Quote by ghwellsjr
So when you say that the distance the station sees Einstein away from the button cannot be different than the distance Einstein sees himself from the button, you are wrong. This is another fundamental concept of Special Relativity, that distances are relative, specifically, length contracted. The distance of 10 in the station frame becomes 10/γ or 10/1.1547 which equals 8.66.

This is a critical part. The rest we can hash out.
It seems that if neither party can know that they are moving, then you have symmetry between their perceptions. There can be no preference involved. All we have (now) is when he pressed the button the train was 6 μls away from the first clock.
If point A sees point B to be 6 μls away, how can point B see point A to be a different distance away? The speed of travel is the same for both of them. One can't have preference such as to be shorter or longer regardless of any clocks. And any calculation that would apply to one frame would equally apply to the other's.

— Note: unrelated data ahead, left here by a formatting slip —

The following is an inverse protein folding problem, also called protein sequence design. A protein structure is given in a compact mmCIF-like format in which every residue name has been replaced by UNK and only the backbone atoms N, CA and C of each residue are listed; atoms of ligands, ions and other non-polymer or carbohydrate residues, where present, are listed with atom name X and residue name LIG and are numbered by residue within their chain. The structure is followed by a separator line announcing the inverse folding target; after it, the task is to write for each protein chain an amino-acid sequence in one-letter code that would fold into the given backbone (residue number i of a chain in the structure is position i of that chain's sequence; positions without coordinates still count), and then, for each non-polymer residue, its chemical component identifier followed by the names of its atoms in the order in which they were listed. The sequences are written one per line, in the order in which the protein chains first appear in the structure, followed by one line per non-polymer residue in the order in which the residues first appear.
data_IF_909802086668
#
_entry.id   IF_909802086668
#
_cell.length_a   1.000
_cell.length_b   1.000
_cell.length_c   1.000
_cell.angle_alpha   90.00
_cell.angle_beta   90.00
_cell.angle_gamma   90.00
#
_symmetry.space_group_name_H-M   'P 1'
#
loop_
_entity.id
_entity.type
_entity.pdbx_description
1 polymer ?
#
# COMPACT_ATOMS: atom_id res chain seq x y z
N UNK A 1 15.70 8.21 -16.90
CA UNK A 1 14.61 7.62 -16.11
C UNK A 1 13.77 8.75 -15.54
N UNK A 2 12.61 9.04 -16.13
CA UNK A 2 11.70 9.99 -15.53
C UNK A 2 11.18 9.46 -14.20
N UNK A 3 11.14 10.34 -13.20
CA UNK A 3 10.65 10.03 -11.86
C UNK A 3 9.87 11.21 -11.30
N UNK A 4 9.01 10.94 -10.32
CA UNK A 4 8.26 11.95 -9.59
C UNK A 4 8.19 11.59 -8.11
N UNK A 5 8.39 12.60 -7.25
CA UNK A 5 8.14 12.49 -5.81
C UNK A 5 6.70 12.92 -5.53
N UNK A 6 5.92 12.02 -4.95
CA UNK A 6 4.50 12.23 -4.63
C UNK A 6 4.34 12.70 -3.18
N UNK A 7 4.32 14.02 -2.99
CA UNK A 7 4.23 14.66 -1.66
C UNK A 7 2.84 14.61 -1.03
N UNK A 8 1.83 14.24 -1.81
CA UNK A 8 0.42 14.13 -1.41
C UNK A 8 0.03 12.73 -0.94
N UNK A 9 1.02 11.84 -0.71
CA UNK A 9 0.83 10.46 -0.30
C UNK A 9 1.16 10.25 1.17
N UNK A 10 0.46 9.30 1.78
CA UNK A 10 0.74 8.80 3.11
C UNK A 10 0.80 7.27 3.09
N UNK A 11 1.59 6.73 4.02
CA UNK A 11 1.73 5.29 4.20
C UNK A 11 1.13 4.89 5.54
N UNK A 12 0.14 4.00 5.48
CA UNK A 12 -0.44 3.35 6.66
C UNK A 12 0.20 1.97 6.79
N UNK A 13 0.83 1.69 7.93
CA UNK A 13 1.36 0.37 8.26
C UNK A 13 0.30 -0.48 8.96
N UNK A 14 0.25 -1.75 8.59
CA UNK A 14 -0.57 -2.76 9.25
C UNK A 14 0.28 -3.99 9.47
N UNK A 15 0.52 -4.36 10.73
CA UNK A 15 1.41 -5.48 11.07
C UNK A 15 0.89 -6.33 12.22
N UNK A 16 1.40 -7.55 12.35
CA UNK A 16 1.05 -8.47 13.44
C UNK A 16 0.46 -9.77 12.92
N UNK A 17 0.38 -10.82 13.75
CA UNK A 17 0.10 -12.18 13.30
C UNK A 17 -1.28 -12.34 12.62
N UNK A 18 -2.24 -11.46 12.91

It could have equally been stated that the first stop clock was 6 μls away from Einstein when the button was pressed.
That one number is the only thing actually affixed in the scenario. Everything else is a frame dependent calculation. You have to have something with which to start that is common for both frames. It makes more sense to me to make that first clock x = 0 = x'.